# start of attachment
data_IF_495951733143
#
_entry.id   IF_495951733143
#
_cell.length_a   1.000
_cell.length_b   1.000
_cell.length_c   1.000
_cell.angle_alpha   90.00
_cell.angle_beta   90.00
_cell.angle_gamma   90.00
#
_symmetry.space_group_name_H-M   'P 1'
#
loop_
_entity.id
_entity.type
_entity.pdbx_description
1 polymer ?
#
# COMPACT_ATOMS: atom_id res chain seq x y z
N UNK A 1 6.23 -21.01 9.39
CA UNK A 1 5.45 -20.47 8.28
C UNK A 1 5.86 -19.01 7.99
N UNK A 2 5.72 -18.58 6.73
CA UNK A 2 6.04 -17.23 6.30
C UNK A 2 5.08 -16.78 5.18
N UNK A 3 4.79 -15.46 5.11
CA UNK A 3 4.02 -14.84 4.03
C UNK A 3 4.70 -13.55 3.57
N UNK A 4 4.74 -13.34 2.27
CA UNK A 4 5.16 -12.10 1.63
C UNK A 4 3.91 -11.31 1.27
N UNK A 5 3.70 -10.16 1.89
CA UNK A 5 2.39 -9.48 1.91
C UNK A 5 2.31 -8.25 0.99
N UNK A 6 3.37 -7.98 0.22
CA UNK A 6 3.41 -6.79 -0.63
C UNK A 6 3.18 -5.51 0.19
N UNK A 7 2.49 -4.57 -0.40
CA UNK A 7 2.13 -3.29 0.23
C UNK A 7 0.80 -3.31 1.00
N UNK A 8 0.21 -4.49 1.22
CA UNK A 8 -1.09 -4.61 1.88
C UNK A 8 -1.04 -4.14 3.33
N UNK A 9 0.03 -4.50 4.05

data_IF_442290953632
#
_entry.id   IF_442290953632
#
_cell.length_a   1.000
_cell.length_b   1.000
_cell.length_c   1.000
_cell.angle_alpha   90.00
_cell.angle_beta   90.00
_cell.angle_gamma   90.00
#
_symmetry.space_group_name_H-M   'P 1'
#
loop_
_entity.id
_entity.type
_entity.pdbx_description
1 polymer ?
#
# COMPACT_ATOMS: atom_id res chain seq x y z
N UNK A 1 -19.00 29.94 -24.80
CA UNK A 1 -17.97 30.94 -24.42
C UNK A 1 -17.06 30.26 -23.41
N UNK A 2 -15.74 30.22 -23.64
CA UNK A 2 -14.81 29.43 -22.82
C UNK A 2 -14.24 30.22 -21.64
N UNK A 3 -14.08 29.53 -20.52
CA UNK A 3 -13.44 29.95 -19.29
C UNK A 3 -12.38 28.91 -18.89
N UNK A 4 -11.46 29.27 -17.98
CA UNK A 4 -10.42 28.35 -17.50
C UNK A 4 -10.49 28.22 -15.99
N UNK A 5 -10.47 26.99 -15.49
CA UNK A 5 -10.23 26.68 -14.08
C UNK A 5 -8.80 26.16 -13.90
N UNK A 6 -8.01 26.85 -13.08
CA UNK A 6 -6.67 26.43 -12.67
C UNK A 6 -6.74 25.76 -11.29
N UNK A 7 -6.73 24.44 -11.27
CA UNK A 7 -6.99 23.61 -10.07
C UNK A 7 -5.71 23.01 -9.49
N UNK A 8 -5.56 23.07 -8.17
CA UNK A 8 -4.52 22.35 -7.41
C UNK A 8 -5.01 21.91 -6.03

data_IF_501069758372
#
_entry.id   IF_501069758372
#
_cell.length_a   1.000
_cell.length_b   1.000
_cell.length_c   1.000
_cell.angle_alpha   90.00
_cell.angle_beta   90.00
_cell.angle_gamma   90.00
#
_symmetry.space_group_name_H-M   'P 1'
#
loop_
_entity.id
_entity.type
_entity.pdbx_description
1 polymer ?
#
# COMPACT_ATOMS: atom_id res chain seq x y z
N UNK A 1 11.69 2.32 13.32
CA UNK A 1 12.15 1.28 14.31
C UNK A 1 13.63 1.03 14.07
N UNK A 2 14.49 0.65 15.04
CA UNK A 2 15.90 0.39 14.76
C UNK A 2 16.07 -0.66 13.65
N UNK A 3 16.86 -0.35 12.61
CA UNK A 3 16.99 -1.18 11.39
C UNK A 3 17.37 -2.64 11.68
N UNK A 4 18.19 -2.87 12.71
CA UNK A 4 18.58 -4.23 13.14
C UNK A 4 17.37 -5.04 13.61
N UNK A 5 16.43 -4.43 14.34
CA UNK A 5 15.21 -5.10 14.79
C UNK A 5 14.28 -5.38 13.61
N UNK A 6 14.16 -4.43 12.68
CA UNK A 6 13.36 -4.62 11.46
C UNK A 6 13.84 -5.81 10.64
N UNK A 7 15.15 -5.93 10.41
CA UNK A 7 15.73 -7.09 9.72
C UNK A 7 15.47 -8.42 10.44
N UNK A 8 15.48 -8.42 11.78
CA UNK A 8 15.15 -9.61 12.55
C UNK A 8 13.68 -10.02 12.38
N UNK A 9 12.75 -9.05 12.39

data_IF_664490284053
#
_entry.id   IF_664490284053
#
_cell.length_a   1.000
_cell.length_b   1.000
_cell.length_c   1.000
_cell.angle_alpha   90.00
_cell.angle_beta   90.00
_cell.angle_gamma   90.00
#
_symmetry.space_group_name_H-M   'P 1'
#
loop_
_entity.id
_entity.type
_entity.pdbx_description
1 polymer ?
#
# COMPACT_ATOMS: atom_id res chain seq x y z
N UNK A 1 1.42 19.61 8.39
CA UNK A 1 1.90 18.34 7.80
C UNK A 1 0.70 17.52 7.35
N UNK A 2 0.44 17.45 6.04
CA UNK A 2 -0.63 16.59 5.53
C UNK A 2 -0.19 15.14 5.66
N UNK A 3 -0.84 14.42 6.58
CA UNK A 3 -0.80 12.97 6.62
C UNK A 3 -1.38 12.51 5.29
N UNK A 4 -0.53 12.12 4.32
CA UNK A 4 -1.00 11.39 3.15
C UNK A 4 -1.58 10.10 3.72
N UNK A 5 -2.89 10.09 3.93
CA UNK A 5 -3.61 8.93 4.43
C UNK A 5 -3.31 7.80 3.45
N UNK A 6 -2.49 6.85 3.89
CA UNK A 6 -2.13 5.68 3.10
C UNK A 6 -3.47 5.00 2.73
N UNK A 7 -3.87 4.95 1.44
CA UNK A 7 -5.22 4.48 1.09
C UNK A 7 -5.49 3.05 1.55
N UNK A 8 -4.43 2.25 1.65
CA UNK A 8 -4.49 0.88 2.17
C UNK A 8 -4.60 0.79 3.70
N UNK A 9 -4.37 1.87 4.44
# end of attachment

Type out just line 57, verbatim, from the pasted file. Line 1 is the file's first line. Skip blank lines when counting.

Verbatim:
_symmetry.space_group_name_H-M   'P 1'